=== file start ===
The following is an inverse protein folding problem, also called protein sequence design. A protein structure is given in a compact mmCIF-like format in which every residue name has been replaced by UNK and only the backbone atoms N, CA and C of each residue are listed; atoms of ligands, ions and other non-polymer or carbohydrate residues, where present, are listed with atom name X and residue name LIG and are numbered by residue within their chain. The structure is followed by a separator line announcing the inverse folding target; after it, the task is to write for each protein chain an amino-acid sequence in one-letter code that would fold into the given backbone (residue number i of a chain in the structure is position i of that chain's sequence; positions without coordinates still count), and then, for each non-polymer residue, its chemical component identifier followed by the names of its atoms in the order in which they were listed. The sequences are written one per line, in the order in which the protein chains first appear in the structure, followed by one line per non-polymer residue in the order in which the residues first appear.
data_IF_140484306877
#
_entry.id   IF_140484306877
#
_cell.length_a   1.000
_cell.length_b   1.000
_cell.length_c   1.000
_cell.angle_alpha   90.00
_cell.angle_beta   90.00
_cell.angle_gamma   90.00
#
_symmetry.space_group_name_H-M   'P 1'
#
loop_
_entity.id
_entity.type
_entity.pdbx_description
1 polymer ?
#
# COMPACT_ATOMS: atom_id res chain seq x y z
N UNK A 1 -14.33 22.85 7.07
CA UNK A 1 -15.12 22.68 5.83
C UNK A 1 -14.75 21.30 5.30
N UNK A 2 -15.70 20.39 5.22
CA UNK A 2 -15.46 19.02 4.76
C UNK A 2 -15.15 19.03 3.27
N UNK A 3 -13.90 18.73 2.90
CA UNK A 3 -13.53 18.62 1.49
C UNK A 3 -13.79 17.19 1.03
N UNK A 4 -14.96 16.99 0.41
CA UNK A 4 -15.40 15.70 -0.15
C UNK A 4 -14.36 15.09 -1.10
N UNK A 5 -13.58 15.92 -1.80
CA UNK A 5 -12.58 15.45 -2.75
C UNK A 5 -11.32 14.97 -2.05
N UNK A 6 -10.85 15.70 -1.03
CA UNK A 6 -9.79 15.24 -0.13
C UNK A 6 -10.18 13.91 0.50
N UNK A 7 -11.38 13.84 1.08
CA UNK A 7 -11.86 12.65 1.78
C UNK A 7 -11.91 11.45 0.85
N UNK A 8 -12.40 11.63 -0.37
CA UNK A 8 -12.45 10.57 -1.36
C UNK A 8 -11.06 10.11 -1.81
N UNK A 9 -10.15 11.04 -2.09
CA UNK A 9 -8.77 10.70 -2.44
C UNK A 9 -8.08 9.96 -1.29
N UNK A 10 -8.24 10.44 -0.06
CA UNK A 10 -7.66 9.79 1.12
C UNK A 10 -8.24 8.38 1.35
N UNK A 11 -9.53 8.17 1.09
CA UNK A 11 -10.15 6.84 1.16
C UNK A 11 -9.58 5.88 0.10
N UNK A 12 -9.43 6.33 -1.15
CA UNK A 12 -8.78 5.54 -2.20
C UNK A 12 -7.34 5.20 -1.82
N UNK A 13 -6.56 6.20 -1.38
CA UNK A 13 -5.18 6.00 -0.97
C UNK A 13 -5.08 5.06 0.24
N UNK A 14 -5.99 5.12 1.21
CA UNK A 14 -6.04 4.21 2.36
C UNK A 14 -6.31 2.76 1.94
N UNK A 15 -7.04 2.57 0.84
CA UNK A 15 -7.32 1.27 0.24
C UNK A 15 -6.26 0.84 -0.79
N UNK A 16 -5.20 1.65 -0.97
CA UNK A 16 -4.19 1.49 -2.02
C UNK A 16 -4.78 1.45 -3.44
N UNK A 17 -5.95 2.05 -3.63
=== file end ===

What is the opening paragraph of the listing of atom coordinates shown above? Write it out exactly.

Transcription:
The following is an inverse protein folding problem, also called protein sequence design. A protein structure is given in a compact mmCIF-like format in which every residue name has been replaced by UNK and only the backbone atoms N, CA and C of each residue are listed; atoms of ligands, ions and other non-polymer or carbohydrate residues, where present, are listed with atom name X and residue name LIG and are numbered by residue within their chain. The structure is followed by a separator line announcing the inverse folding target; after it, the task is to write for each protein chain an amino-acid sequence in one-letter code that would fold into the given backbone (residue number i of a chain in the structure is position i of that chain's sequence; positions without coordinates still count), and then, for each non-polymer residue, its chemical component identifier followed by the names of its atoms in the order in which they were listed. The sequences are written one per line, in the order in which the protein chains first appear in the structure, followed by one line per non-polymer residue in the order in which the residues first appear.